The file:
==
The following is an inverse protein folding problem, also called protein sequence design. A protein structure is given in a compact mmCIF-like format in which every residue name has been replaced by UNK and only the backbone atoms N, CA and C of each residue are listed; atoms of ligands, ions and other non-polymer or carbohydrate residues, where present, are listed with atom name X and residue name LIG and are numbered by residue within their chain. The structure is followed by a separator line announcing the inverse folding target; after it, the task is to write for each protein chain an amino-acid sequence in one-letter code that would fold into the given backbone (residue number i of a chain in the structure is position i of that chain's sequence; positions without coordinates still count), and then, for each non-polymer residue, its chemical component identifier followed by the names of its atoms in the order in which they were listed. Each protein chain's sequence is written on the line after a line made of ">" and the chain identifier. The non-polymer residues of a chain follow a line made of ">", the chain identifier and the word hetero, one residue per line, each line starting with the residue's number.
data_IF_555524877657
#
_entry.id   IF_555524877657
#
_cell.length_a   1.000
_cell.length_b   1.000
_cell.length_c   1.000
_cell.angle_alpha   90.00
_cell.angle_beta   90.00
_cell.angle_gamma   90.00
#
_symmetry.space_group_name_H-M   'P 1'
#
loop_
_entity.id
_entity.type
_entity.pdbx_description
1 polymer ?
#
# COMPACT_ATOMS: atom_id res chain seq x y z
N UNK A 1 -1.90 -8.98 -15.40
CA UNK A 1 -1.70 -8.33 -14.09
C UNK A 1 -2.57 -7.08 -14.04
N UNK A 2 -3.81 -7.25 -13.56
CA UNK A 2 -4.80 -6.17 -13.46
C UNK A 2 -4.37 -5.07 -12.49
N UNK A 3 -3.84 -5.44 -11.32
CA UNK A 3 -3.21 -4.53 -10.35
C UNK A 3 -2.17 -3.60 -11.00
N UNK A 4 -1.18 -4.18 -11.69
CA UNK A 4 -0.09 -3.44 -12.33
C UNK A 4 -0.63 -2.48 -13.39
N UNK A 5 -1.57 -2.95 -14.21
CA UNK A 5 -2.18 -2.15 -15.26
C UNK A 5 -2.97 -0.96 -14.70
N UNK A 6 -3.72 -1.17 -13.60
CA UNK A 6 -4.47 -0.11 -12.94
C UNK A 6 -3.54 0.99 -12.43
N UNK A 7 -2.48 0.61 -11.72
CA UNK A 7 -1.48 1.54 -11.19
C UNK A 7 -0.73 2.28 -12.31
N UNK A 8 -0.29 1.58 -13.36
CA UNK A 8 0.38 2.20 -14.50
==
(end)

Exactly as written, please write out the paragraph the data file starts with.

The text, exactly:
The following is an inverse protein folding problem, also called protein sequence design. A protein structure is given in a compact mmCIF-like format in which every residue name has been replaced by UNK and only the backbone atoms N, CA and C of each residue are listed; atoms of ligands, ions and other non-polymer or carbohydrate residues, where present, are listed with atom name X and residue name LIG and are numbered by residue within their chain. The structure is followed by a separator line announcing the inverse folding target; after it, the task is to write for each protein chain an amino-acid sequence in one-letter code that would fold into the given backbone (residue number i of a chain in the structure is position i of that chain's sequence; positions without coordinates still count), and then, for each non-polymer residue, its chemical component identifier followed by the names of its atoms in the order in which they were listed. Each protein chain's sequence is written on the line after a line made of ">" and the chain identifier. The non-polymer residues of a chain follow a line made of ">", the chain identifier and the word hetero, one residue per line, each line starting with the residue's number.